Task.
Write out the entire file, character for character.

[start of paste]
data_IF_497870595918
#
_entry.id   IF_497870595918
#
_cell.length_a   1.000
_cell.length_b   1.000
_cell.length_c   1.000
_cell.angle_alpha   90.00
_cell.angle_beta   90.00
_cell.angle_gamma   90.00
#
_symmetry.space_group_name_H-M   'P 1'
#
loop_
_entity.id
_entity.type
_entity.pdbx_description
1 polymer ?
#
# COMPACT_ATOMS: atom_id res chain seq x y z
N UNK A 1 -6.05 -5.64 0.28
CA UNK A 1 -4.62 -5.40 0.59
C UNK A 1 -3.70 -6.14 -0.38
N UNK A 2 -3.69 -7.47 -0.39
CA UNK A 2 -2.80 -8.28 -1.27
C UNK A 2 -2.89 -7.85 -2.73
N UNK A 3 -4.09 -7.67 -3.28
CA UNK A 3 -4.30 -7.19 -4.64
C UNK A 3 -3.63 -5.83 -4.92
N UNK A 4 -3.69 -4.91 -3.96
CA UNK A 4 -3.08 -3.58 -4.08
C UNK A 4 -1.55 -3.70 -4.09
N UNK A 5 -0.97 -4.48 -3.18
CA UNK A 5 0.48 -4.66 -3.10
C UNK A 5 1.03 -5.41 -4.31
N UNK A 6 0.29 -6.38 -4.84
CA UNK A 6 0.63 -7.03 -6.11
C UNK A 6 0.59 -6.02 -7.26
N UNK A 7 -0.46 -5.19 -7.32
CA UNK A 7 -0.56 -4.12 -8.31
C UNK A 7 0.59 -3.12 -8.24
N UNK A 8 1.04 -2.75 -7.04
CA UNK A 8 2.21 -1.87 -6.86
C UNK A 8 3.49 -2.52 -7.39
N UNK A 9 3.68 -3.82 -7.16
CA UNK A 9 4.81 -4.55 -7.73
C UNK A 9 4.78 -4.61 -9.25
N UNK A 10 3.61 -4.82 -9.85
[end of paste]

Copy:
data_IF_497870595918
#
_entry.id   IF_497870595918
#
_cell.length_a   1.000
_cell.length_b   1.000
_cell.length_c   1.000
_cell.angle_alpha   90.00
_cell.angle_beta   90.00
_cell.angle_gamma   90.00
#
_symmetry.space_group_name_H-M   'P 1'
#
loop_
_entity.id
_entity.type
_entity.pdbx_description
1 polymer ?
#
# COMPACT_ATOMS: atom_id res chain seq x y z
N UNK A 1 -6.05 -5.64 0.28
CA UNK A 1 -4.62 -5.40 0.59
C UNK A 1 -3.70 -6.14 -0.38
N UNK A 2 -3.69 -7.47 -0.39
CA UNK A 2 -2.80 -8.28 -1.27
C UNK A 2 -2.89 -7.85 -2.73
N UNK A 3 -4.09 -7.67 -3.28
CA UNK A 3 -4.30 -7.19 -4.64
C UNK A 3 -3.63 -5.83 -4.92
N UNK A 4 -3.69 -4.91 -3.96
CA UNK A 4 -3.08 -3.58 -4.08
C UNK A 4 -1.55 -3.70 -4.09
N UNK A 5 -0.97 -4.48 -3.18
CA UNK A 5 0.48 -4.66 -3.10
C UNK A 5 1.03 -5.41 -4.31
N UNK A 6 0.29 -6.38 -4.84
CA UNK A 6 0.63 -7.03 -6.11
C UNK A 6 0.59 -6.02 -7.26
N UNK A 7 -0.46 -5.19 -7.32
CA UNK A 7 -0.56 -4.12 -8.31
C UNK A 7 0.59 -3.12 -8.24
N UNK A 8 1.04 -2.75 -7.04
CA UNK A 8 2.21 -1.87 -6.86
C UNK A 8 3.49 -2.52 -7.39
N UNK A 9 3.68 -3.82 -7.16
CA UNK A 9 4.81 -4.55 -7.73
C UNK A 9 4.78 -4.61 -9.25
N UNK A 10 3.61 -4.82 -9.85